Three Weddings and a Funeral

My weekly column in all its glory:

 

No, I did not really attend three weddings and a funeral over the Easter weekend, but it was a weekend of stark contrasts and surprising similarities. Saturday morning, I attended the funeral of an aunt who was in her 99th year; in the afternoon, I attended a baby shower. Grief in its many guises is a necessity of this life. Happiness at the hope of new birth is on the other end of the spectrum. But at both ceremonies, the emphasis was on the celebration of life–one just past, one future.

At the funeral, I was surrounded by cousins—first, second, and third—a son and daughter, grandchildren, and great-grandchildren. The song “We Are Family” by Sister Sledge plays in my head. I am now grateful for family—it is something I so long took for granted. As my parents’ generation slowly bids us goodbye—we are left as the heads of the family—not a mantle I necessarily want, but one I am willing to don because I have to. I once thought that you “got over it” when someone you loved died. I now know that is not true. But you do get through it. That horrible first realization of loss does wane, but it never withers. And I think we are not meant to forget.

The baby shower was a wonderful celebration. Though it should not be important—the food was good—but it was wonder and magic that really reigned. So many gifts—so lovingly wrapped with such great forethought of the pleasure the recipient would take in unwrapping the gift to reveal another necessity or toy or book for the baby. And did I use the word “reveal”? There was a reveal of the baby’s gender—with both parents unwrapping the box slowly that contained the balloons that would tell them whether it was a boy or girl. It was fun to watch their reactions—before, during, and after. They wanted to know—but not too fast—and when the pink balloons rose out of the box they were thrilled (just as thrilled as they would have been if it had been a boy.)

Life is multi-tiered. The end of life for those of us who harken back to our simpler Sunday School days of certain religions, are satisfied that death is merely a doorway to a different life—one we can only imagine. It is not time for skepticism for some of us. I imagine my aunt, who was my mom’s sister, is now reunited with her sisters and brother and husband and parents in heaven. Do not mock my simplistic view—it may not hold me in good stead all the time, but for now it comforts me.

The start of a new life is a new beginning. Definitely new for the baby, but a new life for the parents and grandparents, aunts and uncles, and cousins. They are welcoming someone new into the ever-widening arms of their family. With each new birth, there is hope and dreams and love. What could be more wonderful than that?

I have grown to appreciate funerals in whatever form they take. Small and personal. Medium and large with visitation. No service at all. A small graveside service. Or bigger celebrations of life. They are all valid. But what they all have in common is the remembrance of the loved one. Cherished memories are shared. And laughter. Yes, laughter. It seems so incongruent—but it is probably the biggest wish of the one who has just left this earth that we be happy. Not happy that they are gone, but happy that they were a part of our lives.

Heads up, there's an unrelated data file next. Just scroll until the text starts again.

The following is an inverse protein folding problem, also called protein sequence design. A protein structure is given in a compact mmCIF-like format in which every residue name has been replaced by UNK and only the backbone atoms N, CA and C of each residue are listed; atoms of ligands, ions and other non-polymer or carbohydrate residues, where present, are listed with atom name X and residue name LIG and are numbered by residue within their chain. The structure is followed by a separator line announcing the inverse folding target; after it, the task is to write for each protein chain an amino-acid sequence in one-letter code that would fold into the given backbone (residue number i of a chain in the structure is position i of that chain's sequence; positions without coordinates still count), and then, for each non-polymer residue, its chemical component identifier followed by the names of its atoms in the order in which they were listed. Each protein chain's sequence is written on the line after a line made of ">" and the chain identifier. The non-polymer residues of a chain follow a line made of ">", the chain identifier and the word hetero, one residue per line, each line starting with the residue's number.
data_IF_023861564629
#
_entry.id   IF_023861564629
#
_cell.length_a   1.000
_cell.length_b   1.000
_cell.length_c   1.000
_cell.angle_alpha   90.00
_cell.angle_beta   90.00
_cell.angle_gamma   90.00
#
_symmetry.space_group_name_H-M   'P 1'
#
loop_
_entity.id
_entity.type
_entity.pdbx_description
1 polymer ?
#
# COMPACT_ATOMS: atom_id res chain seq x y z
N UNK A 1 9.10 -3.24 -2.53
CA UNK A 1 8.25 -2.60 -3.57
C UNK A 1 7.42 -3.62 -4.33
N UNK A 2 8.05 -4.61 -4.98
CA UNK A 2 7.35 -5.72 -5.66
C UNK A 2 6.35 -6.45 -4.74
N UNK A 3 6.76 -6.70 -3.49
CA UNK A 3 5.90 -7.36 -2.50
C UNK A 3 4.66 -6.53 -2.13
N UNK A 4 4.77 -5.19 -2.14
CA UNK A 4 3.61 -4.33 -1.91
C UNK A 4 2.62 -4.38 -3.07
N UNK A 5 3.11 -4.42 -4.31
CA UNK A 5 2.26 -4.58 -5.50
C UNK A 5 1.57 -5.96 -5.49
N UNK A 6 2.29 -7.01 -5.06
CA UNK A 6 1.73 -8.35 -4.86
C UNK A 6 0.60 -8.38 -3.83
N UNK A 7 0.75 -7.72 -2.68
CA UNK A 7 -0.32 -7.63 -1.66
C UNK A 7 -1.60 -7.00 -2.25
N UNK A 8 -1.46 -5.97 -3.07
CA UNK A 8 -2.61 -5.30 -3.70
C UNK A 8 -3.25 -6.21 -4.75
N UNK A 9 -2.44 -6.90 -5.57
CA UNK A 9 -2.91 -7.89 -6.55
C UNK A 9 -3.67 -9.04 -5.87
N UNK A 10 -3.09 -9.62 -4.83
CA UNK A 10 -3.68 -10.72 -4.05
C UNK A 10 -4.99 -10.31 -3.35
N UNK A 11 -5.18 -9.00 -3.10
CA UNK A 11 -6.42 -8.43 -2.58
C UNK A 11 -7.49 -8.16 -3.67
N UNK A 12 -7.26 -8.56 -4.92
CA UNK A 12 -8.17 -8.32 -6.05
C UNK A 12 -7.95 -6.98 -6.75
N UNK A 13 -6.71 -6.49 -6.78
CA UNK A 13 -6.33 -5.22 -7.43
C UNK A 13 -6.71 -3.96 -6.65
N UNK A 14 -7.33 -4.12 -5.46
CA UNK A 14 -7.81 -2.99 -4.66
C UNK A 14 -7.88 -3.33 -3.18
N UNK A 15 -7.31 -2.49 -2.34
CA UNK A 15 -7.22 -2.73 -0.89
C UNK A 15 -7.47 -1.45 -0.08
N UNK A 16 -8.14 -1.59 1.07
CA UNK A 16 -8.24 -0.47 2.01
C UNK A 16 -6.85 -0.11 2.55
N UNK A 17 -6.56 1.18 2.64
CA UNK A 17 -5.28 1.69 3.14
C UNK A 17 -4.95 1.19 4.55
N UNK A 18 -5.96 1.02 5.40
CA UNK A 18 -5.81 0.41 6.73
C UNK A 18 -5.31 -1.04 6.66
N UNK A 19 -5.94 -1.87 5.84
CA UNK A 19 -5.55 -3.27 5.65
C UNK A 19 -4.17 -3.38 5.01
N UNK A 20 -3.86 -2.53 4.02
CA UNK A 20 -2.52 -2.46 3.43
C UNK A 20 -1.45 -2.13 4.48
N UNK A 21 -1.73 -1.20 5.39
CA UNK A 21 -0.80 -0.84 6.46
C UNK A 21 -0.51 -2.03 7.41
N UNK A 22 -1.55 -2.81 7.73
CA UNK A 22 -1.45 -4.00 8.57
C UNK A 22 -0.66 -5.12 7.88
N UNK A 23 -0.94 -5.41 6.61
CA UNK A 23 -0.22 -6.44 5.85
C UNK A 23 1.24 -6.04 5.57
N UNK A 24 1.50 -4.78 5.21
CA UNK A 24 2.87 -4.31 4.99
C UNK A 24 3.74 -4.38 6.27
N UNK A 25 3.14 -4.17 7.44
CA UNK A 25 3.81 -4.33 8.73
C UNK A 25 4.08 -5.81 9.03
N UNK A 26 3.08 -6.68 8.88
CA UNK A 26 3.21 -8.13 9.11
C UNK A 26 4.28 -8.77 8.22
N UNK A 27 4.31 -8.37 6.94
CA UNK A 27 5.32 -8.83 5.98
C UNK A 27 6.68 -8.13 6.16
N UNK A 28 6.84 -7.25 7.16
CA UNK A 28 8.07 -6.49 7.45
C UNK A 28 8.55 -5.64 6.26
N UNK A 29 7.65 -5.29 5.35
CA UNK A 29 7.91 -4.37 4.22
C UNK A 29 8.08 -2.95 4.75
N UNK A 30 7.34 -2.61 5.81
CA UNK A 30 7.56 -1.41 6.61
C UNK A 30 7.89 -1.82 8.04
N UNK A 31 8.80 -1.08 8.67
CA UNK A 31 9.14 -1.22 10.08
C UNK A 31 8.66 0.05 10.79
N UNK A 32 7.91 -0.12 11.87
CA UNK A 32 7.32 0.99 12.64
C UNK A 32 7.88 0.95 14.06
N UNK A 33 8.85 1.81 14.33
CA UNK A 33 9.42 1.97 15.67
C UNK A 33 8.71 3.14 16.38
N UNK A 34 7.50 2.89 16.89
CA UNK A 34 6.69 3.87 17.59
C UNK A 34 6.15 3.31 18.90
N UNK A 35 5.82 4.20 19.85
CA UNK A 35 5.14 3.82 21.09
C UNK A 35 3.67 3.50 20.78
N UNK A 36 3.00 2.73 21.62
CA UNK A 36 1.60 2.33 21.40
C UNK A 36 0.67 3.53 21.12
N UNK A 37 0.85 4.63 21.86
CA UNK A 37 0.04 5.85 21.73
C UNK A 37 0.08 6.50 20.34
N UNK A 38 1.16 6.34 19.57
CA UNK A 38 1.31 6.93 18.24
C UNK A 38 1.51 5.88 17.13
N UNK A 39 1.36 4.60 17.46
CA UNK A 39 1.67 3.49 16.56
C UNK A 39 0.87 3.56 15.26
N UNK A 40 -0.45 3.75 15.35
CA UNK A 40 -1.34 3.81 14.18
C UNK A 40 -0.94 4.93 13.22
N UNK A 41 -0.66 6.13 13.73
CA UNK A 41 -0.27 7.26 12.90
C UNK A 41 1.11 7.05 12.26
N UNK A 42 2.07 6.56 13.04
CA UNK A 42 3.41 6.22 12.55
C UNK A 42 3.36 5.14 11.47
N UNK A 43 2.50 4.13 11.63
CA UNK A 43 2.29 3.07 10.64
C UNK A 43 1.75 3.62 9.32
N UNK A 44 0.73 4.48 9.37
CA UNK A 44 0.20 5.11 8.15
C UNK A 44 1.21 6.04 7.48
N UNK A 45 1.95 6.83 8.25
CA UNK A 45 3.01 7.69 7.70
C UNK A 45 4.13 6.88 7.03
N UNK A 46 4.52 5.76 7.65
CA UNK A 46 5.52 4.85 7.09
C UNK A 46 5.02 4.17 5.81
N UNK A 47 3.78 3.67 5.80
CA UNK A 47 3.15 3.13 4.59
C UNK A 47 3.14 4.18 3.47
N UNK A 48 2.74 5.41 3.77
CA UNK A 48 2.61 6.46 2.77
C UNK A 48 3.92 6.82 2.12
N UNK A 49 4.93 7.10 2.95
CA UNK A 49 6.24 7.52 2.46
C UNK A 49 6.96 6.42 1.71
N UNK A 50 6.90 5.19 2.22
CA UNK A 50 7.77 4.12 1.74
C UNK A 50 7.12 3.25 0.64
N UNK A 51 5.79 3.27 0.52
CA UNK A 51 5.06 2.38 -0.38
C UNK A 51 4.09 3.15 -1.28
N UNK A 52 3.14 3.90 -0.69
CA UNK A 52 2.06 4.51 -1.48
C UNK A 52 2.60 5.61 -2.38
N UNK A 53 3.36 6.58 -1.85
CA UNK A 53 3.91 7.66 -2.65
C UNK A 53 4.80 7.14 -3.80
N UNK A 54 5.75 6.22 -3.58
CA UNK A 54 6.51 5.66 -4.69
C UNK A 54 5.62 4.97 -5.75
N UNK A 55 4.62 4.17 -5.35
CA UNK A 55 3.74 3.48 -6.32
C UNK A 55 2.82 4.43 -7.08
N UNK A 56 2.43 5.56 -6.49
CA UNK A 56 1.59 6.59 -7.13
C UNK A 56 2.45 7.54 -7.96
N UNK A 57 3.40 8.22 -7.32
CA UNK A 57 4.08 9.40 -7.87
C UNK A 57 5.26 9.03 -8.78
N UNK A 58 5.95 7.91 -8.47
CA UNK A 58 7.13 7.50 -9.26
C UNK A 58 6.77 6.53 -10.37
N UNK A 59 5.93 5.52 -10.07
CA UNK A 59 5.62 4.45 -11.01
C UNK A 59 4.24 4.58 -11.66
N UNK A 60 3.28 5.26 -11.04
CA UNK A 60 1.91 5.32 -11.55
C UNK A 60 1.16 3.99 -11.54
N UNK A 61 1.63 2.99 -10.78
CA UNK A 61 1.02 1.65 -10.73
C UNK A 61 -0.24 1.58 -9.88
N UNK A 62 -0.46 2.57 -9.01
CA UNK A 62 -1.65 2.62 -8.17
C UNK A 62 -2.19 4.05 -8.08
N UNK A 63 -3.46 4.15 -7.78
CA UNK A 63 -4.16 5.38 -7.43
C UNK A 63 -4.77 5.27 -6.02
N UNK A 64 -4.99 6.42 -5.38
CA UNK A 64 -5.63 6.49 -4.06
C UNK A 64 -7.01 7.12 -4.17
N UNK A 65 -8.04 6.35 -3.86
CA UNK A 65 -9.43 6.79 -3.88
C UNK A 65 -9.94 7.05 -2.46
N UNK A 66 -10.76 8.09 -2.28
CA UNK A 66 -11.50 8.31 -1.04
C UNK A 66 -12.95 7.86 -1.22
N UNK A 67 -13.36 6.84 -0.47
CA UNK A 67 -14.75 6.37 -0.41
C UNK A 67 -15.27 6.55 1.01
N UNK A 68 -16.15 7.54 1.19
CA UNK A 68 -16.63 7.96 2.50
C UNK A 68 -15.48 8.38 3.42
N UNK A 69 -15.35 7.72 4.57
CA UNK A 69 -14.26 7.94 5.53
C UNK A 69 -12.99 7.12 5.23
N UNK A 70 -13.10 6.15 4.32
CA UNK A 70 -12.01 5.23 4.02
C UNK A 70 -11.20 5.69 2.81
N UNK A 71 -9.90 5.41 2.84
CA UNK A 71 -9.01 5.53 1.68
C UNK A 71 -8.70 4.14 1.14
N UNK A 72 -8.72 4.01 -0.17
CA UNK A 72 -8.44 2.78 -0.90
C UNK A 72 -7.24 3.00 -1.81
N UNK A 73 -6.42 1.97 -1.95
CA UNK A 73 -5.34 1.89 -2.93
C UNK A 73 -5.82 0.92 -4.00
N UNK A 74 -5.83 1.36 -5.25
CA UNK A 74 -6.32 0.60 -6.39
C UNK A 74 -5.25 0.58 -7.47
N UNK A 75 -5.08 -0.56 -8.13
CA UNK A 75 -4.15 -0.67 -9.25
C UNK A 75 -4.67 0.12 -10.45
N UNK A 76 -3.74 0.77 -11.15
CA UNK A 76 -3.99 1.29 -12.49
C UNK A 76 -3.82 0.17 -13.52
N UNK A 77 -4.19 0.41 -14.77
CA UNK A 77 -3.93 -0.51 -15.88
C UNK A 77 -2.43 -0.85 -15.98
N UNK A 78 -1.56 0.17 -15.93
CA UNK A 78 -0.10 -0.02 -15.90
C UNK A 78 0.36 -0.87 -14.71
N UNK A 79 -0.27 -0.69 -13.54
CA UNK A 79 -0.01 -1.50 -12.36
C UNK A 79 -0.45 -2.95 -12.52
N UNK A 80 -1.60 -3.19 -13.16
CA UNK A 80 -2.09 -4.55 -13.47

Over the weekend, I said goodbye to my aunt. I do not know what journey she will be on, but I comfort myself that in some form, she is still making that trek crossing into worlds unknown. I said hello to the prospect of a new baby girl, to be born in a few weeks to loving parents, and a community welcoming her to our world.

Contrasts. Similarities. Lives diverge–we interact, we love, we bear loss, we welcome new life. What we have to remember is that the big things in life are precipitated by the little things. And they are all important. The celebrations of life are what we look forward to—though the celebration of a life past is a lot harder than the celebration of a new life joining our ranks.

I comfort myself knowing no one can take away my memories—and I am happy that new ones are created everyday. Saturday was a day of goodbyes and hellos. I am glad I was able to partake and share in the celebrations of a life completed and a life just beginning.

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Published in: on April 18, 2017 at 2:46 pm  Comments (12)  

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12 CommentsLeave a comment

  1. You have a wonderful positive attitude, and that’s one of the things I like about you :). Your aunt had a very long life, and that is definitely something to celebrate even though it’s hard to let her go. Memories help sustain us and bring smiles to our faces, so we must hold tightly to them. Congrats on the new baby in the family too!

    • you are the queen of positive attitudes! new baby is a friend’s grandchild–cannot believe I am among (and Old enough to be) grandmothers

  2. Well said. The longer we are around, the more we understand about endings and beginnings.

  3. Memories are marvelous they are ours and I believe even when a person has trouble with their memory their memories come to them in dreams, just my thought.

    We celebrate and welcome new life and celebrate and remember a life that has passed both celebrations are special

  4. Beautifully written.

  5. thank you

  6. Yes, I like the way you summed it up. Celebration of lives past and new lives beginning… Diane

  7. A beautiful piece.

  8. happy face 🙂


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